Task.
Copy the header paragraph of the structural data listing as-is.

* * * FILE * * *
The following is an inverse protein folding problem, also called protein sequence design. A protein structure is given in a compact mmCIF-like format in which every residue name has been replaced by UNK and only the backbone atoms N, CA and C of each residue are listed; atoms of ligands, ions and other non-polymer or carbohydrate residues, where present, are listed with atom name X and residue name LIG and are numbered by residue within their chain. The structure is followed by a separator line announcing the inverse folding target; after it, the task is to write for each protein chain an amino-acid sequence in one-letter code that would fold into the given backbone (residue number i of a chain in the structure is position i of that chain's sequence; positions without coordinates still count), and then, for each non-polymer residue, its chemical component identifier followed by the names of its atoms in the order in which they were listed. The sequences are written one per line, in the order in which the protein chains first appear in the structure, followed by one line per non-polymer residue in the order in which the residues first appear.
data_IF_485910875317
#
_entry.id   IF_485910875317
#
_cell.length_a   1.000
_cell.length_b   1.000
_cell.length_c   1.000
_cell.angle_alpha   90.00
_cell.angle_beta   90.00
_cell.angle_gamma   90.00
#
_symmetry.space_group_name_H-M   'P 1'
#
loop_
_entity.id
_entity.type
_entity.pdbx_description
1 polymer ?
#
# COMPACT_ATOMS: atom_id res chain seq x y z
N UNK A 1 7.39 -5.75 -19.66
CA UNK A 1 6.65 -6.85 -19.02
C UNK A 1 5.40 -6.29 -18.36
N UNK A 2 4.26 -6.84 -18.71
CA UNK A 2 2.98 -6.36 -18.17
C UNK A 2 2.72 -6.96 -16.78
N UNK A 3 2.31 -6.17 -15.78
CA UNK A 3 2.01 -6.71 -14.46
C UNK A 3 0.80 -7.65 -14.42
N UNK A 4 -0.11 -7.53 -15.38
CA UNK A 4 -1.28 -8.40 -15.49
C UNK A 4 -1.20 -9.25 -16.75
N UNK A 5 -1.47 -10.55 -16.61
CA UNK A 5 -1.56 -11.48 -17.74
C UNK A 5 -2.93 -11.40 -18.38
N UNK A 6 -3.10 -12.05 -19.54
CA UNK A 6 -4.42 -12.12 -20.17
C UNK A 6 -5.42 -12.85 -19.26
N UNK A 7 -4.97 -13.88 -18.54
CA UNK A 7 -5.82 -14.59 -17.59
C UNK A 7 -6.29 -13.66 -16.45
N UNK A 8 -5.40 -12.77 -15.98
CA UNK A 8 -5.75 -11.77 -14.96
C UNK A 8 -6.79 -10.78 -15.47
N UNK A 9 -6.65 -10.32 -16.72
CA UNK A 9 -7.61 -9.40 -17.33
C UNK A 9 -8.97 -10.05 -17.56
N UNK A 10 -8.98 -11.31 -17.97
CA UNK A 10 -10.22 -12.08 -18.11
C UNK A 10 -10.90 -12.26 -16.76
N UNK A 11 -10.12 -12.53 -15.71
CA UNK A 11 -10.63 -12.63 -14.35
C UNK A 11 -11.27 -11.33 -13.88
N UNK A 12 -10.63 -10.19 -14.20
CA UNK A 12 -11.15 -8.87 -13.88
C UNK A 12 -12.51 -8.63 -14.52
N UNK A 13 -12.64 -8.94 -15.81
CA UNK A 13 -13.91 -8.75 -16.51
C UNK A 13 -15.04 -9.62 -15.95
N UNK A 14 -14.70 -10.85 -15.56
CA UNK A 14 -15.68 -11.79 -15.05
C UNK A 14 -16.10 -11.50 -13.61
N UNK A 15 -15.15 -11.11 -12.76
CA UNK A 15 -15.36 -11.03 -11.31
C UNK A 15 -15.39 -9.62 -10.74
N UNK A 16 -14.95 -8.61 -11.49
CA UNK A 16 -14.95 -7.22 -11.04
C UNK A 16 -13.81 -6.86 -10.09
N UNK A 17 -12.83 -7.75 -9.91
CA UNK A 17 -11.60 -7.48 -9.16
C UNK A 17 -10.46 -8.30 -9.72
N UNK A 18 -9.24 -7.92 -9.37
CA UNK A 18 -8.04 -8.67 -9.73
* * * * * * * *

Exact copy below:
The following is an inverse protein folding problem, also called protein sequence design. A protein structure is given in a compact mmCIF-like format in which every residue name has been replaced by UNK and only the backbone atoms N, CA and C of each residue are listed; atoms of ligands, ions and other non-polymer or carbohydrate residues, where present, are listed with atom name X and residue name LIG and are numbered by residue within their chain. The structure is followed by a separator line announcing the inverse folding target; after it, the task is to write for each protein chain an amino-acid sequence in one-letter code that would fold into the given backbone (residue number i of a chain in the structure is position i of that chain's sequence; positions without coordinates still count), and then, for each non-polymer residue, its chemical component identifier followed by the names of its atoms in the order in which they were listed. The sequences are written one per line, in the order in which the protein chains first appear in the structure, followed by one line per non-polymer residue in the order in which the residues first appear.